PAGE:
The bill, HR 265, passed the House by a wide margin — 243 to 183 — and would have funded most of the parts of government that are shut down, including food safety inspections, child nutrition programs, the Supplemental Nutrition Assistance Program (SNAP, formerly known as the food stamp program), rural utilities programs, the U.S. Food and Drug Administration, Farm Credit programs and other crucial agencies and functions on which Americans depend.

Currently over 800,000 federal employees are furloughed or working without pay due to the shutdown, negatively impacting commerce across the country.

AnneLandmanBlog Voter Guide, 2018 Mid-term elections

This guide lists AnneLandmanBlog’s recommendations on how to vote in the 2018 Mid-term election. The conclusions were reached by researching the issues, attending public events to educate voters about the issues, assessing incumbents’ records and candidates’ backgrounds, affiliations and public statements, considering personal assessments of candidates from trusted sources, reading and evaluating the arguments for and against the ballot measures in state’s “blue book,” reading the evaluations in the blue book of judges and justices, and by researching front groups active in promoting or fighting ballot measures where applicable, including the sources of funding for these groups. Primary importance is given on improving health and safety, protecting the environment, increasing fairness for voters and consumers, providing benefits to public education and making elections more competitive in the state.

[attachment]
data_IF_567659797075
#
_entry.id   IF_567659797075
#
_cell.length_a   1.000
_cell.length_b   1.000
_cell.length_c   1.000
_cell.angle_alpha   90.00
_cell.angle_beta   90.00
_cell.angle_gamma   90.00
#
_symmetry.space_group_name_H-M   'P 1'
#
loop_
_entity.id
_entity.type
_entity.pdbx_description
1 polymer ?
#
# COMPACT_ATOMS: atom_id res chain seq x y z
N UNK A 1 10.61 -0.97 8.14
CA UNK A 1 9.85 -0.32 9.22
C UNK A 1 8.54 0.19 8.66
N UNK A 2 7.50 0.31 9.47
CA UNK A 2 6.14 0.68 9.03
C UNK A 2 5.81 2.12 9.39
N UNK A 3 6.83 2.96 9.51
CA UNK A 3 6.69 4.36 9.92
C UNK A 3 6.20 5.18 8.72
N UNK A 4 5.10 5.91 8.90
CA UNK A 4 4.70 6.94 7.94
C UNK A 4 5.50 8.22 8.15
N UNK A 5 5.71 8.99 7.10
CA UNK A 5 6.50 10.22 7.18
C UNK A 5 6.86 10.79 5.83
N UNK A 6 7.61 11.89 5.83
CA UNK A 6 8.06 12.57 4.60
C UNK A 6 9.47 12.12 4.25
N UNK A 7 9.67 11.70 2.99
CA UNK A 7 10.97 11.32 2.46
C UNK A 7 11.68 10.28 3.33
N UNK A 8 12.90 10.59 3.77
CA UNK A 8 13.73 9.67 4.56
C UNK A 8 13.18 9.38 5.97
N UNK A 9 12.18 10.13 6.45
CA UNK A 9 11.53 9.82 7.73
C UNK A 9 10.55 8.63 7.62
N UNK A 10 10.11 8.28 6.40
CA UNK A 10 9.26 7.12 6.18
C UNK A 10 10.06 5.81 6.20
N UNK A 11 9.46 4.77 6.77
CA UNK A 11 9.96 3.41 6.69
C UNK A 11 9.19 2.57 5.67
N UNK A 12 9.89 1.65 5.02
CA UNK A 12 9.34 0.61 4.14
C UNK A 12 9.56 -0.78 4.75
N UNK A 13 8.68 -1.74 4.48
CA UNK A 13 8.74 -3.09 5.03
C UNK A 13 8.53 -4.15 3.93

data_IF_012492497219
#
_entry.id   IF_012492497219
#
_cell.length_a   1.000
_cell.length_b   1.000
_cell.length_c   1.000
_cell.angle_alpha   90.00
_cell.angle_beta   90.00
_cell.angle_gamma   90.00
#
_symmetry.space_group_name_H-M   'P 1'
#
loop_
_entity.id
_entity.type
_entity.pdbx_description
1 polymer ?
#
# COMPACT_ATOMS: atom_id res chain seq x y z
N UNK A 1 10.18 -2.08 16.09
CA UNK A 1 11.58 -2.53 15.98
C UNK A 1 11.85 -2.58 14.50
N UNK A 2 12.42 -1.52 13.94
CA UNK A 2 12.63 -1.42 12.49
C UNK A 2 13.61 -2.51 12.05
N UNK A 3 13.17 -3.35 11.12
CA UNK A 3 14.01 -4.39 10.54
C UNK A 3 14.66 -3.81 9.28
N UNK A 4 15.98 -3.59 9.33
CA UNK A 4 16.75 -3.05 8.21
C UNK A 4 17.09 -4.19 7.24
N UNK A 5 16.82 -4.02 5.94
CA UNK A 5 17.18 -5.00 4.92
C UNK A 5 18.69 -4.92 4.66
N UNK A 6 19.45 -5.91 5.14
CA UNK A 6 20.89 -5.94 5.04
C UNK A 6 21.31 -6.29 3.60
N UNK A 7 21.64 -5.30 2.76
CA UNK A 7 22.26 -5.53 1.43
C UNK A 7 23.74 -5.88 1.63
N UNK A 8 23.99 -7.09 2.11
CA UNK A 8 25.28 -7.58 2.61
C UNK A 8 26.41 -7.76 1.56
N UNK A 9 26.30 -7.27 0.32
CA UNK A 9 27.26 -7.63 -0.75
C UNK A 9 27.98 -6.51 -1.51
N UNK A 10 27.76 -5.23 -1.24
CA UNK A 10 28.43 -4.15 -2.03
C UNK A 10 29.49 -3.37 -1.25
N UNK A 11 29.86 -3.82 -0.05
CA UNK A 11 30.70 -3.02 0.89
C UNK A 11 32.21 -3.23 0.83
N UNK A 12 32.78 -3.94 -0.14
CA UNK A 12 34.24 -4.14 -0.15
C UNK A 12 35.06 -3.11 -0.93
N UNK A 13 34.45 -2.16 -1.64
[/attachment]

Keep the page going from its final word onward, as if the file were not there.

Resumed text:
Sen. Ray Scott defends taking corporate PAC money

 

Colorado state Senator Ray Scott came out swinging in a blog posted four days ago defending himself against the hard-hitting new “Pay Scott” video posted online by his challenger, Chris Kennedy, that lists all the Corporate PAC money Scott takes.

Kennedy says he will not take any corporate PAC funds, “period.”

Scott justified his taking corporate PAC money by claiming that the PACs that fund him represent the “hard-working families of Mesa County.”

Ha!